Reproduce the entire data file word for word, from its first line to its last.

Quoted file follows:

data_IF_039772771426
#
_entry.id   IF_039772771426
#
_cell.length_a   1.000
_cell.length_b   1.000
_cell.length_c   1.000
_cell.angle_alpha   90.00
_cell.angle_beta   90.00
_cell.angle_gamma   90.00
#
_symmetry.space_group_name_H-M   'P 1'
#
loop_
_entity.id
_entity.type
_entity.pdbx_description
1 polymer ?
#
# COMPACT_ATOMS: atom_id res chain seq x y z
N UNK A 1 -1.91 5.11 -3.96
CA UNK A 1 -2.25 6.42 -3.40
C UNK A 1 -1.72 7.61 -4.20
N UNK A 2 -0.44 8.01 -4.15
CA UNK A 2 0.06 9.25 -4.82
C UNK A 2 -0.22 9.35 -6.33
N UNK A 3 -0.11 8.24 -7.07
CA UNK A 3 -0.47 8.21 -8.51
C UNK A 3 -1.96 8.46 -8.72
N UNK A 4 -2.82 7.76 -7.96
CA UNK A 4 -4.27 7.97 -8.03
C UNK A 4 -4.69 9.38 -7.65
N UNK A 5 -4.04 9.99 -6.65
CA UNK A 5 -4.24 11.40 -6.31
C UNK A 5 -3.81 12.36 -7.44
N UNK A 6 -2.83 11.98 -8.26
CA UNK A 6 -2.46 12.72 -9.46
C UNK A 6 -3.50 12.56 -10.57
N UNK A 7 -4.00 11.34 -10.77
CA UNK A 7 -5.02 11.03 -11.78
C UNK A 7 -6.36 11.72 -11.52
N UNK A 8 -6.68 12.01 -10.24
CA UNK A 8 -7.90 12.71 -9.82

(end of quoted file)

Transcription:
data_IF_039772771426
#
_entry.id   IF_039772771426
#
_cell.length_a   1.000
_cell.length_b   1.000
_cell.length_c   1.000
_cell.angle_alpha   90.00
_cell.angle_beta   90.00
_cell.angle_gamma   90.00
#
_symmetry.space_group_name_H-M   'P 1'
#
loop_
_entity.id
_entity.type
_entity.pdbx_description
1 polymer ?
#
# COMPACT_ATOMS: atom_id res chain seq x y z
N UNK A 1 -1.91 5.11 -3.96
CA UNK A 1 -2.25 6.42 -3.40
C UNK A 1 -1.72 7.61 -4.20
N UNK A 2 -0.44 8.01 -4.15
CA UNK A 2 0.06 9.25 -4.82
C UNK A 2 -0.22 9.35 -6.33
N UNK A 3 -0.11 8.24 -7.07
CA UNK A 3 -0.47 8.21 -8.51
C UNK A 3 -1.96 8.46 -8.72
N UNK A 4 -2.82 7.76 -7.96
CA UNK A 4 -4.27 7.97 -8.03
C UNK A 4 -4.69 9.38 -7.65
N UNK A 5 -4.04 9.99 -6.65
CA UNK A 5 -4.24 11.40 -6.31
C UNK A 5 -3.81 12.36 -7.44
N UNK A 6 -2.83 11.98 -8.26
CA UNK A 6 -2.46 12.72 -9.46
C UNK A 6 -3.50 12.56 -10.57
N UNK A 7 -4.00 11.34 -10.77
CA UNK A 7 -5.02 11.03 -11.78
C UNK A 7 -6.36 11.72 -11.52
N UNK A 8 -6.68 12.01 -10.24
CA UNK A 8 -7.90 12.71 -9.82